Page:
Pune’s neglected public transport system recently got a shot in the arm, with the Centre allocating R950 crore for its Metro project. Being executed by the Maharashtra Metro Rail Corporation (Maha Metro), a JV between the Centre and the Maharashtra government, work has begun on the Metro project and the bidding process is expected to start in the last week of March. Brijesh Dixit, MD, Maha Metro tells Geeta Nair the Pune Metro would be ready in 2021, with the first phase coming up within three years, and that a ridership of 5.5 lakh is expected on the network.
DMRC prepared the DPR for Pune Metro, so why not let them implement the project? Why create another entity?
Nowhere does the DPR agency implement the project. The DPR consultant only prepares the report. The same agency preparing the report and implementing the project would amount to conflict of interest. You have to have a dedicated agency as per the rules and we have a 50:50 SPV for the purpose. Maha Metro has been formed by reconstituting the Nagpur Metro. We are already executing the Nagpur Metro project where 32% progress has been achieved. We would be operationalising the first 5.5 km stretch in the second half of 2017, within two and a half years of work having started. The Nagpur Metro comes with a lot of innovative features and that is the expertise we have.
Is there anything innovative being done for the Pune Metro? What are the takeaways from the Nagpur project?
All the innovations at Nagpur will be incorporated in the Pune Metro. We have been able to come up with a 5D building information modelling (BIM) project management platform and it will go live at the Nagpur Metro in March. In the case of Pune Metro, this will be available from the start. For energy needs, we are trying to get approval from Maharashtra Electricity Regulatory Commission because it would be a new thing for a Metro system to draw 65% of its energy from solar rooftop.
You might also want to see this:
How close are you to raising funds from external sources?
We are working with the department of economic affairs (DEA), ministry of finance, on it. The Metro project has a long gestation period. Since the long-term debt market is almost non-existent in India, we have to depend on external agencies—Pune Metro has a debt component of 58%. The finance ministry has identified the World Bank along with the Asian Infrastructure Investment Bank but the question is wide open. The state government also has a say in the matter.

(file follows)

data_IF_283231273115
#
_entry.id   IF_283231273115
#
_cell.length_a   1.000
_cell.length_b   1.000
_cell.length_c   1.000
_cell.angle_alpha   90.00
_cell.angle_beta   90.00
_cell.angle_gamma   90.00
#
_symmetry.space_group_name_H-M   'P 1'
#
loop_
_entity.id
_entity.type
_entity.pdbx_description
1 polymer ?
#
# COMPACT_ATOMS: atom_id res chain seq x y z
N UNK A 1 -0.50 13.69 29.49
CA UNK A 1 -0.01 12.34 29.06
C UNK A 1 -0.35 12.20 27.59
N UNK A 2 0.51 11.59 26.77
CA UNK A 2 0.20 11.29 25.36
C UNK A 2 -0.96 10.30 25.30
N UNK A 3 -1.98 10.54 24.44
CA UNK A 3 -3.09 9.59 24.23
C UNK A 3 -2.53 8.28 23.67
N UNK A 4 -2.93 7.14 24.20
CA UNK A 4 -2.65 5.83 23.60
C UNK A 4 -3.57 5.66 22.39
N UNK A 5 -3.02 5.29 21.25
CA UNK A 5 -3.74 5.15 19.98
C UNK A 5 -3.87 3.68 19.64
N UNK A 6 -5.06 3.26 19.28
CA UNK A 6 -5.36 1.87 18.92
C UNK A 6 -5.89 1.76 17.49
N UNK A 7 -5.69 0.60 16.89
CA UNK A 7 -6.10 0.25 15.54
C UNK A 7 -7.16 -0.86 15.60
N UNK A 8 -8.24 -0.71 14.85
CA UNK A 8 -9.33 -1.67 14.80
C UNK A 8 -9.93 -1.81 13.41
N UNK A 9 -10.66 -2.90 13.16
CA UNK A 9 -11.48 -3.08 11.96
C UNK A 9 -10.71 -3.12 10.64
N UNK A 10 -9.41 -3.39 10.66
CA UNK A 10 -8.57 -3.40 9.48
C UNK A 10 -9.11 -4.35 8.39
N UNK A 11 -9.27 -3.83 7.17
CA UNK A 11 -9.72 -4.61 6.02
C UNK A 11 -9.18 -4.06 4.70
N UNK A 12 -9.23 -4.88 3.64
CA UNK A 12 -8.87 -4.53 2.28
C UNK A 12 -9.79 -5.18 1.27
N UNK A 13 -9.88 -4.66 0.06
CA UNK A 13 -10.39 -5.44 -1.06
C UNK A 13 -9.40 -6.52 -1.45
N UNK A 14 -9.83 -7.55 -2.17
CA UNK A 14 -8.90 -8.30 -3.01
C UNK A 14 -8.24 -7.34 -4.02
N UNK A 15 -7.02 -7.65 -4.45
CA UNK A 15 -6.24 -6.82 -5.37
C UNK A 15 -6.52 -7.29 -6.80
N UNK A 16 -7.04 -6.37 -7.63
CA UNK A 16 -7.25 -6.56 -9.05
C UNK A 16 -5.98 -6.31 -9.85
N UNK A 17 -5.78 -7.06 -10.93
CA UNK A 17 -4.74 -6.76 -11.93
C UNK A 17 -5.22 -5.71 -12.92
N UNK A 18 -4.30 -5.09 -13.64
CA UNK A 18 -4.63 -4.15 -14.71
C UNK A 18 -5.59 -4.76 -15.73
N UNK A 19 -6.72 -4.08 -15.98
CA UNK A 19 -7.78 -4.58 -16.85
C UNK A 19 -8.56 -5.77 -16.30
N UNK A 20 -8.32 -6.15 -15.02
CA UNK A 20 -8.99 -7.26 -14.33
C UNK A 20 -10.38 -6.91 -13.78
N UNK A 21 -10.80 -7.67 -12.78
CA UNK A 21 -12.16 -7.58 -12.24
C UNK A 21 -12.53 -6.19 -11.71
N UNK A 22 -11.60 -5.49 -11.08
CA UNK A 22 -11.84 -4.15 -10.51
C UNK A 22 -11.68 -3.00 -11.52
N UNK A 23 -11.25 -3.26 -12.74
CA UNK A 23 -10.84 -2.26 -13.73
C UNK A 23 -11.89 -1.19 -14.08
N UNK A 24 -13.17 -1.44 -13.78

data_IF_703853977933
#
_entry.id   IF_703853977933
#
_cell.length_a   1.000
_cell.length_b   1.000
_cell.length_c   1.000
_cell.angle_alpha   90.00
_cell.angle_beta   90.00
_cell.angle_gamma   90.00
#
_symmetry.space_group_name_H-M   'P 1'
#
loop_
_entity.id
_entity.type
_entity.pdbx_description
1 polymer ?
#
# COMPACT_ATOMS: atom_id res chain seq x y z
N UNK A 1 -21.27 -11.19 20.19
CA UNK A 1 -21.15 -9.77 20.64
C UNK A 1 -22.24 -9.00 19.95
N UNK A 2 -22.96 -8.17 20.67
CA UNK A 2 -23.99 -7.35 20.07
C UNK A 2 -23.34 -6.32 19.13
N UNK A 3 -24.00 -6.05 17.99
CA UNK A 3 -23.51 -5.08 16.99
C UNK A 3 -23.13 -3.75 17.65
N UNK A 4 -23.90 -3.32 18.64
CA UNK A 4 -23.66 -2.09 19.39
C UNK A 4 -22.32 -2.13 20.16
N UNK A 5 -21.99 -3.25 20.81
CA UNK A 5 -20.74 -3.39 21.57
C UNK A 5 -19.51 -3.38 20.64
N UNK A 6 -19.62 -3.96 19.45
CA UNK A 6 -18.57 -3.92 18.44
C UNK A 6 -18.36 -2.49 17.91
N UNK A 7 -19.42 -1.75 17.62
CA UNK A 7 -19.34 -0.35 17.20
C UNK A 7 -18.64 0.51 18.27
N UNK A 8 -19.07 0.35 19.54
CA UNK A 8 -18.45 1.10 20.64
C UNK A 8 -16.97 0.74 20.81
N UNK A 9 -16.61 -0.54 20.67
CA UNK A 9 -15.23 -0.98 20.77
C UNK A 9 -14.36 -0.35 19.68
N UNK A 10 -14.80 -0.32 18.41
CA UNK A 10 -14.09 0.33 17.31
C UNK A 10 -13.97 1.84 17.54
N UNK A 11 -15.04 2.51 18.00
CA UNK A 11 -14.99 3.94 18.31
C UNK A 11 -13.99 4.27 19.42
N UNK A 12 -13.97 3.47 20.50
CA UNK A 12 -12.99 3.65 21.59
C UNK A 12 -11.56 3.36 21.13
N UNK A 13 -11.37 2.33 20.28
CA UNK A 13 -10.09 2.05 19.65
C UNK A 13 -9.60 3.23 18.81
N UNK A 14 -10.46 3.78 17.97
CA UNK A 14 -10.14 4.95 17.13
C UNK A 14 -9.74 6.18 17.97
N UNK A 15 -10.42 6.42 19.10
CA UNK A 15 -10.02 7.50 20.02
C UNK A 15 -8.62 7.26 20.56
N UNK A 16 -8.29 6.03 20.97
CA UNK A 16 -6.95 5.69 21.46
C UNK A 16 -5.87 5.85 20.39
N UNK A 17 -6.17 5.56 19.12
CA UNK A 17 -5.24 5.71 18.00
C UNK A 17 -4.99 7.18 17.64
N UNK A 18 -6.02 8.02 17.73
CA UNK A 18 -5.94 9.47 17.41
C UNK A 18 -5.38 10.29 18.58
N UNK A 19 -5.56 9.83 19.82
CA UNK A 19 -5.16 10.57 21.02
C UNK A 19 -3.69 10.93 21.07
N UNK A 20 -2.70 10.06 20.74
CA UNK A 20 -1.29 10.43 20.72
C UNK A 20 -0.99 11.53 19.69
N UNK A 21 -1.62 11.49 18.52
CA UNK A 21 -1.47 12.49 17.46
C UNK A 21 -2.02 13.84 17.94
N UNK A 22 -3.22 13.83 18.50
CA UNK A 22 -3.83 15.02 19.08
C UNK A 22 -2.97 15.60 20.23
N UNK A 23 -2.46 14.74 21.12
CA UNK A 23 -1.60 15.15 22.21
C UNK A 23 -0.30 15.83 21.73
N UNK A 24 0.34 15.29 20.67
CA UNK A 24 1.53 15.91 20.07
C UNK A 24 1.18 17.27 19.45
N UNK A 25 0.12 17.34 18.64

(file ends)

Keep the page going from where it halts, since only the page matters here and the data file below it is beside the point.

There is no problem with the initial work as R950 crore has already been allocated by the Centre. That was an unprecedented thing as no project gets such funding in the first year.
Does the funding require state guarantees?
My understanding is that we have a central government guarantee, as with the Nagpur Metro.
What about financial viability?
The returns have to be above 8% for viability and our returns are predicted in the range of 10-11%. But we have to ensure non-fare box revenues. In the case of Nagpur, almost one-third of revenues have to come from non-fare box— stamp duty, development charges, Transit Oriented Development, property development, and advertisement. That is the trend the world over.
How much ridership have you forecasted?
The ridership estimates are 5.5 lakh for 2020. But as the city is growing, I am confident that it will be higher. From the beginning, Maha Metro has emphasised multimodal integration, first and last mile connectivity, feeder service, common mobility card, as Metro systems in India have been found wanting on this front.
Do you expect delays over environment or land issues?
There should be no delays. The Supreme Court has given a stay in the environment case and work will go on even as it hears the matter. As far as the issue of land acquisition is concerned, I am very optimistic as of the 44 hectares needed, around 32 hectares is with the government.